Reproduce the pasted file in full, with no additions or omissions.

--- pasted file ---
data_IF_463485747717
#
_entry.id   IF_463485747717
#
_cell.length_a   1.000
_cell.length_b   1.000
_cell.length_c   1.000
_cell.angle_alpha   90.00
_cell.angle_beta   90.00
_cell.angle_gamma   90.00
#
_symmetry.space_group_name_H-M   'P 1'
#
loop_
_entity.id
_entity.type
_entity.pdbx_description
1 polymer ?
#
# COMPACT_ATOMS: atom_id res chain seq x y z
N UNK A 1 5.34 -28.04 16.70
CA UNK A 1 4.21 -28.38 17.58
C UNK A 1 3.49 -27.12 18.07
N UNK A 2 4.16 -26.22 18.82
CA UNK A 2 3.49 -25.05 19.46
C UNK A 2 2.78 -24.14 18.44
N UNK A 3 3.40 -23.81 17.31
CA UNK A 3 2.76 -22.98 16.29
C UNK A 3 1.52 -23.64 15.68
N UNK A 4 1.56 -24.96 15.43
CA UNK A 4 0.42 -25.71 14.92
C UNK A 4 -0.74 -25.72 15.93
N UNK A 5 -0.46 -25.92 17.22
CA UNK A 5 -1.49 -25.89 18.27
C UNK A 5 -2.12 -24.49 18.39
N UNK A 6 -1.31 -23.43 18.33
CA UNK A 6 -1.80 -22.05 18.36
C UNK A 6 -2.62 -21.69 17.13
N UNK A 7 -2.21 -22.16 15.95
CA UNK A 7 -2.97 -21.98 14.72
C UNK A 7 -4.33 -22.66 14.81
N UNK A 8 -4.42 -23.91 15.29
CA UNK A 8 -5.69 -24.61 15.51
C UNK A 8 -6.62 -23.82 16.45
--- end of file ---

data_IF_463485747717
#
_entry.id   IF_463485747717
#
_cell.length_a   1.000
_cell.length_b   1.000
_cell.length_c   1.000
_cell.angle_alpha   90.00
_cell.angle_beta   90.00
_cell.angle_gamma   90.00
#
_symmetry.space_group_name_H-M   'P 1'
#
loop_
_entity.id
_entity.type
_entity.pdbx_description
1 polymer ?
#
# COMPACT_ATOMS: atom_id res chain seq x y z
N UNK A 1 5.34 -28.04 16.70
CA UNK A 1 4.21 -28.38 17.58
C UNK A 1 3.49 -27.12 18.07
N UNK A 2 4.16 -26.22 18.82
CA UNK A 2 3.49 -25.05 19.46
C UNK A 2 2.78 -24.14 18.44
N UNK A 3 3.40 -23.81 17.31
CA UNK A 3 2.76 -22.98 16.29
C UNK A 3 1.52 -23.64 15.68
N UNK A 4 1.56 -24.96 15.43
CA UNK A 4 0.42 -25.71 14.92
C UNK A 4 -0.74 -25.72 15.93
N UNK A 5 -0.46 -25.92 17.22
CA UNK A 5 -1.49 -25.89 18.27
C UNK A 5 -2.12 -24.49 18.39
N UNK A 6 -1.31 -23.43 18.33
CA UNK A 6 -1.80 -22.05 18.36
C UNK A 6 -2.62 -21.69 17.13
N UNK A 7 -2.21 -22.16 15.95
CA UNK A 7 -2.97 -21.98 14.72
C UNK A 7 -4.33 -22.66 14.81
N UNK A 8 -4.42 -23.91 15.29
CA UNK A 8 -5.69 -24.61 15.51
C UNK A 8 -6.62 -23.82 16.45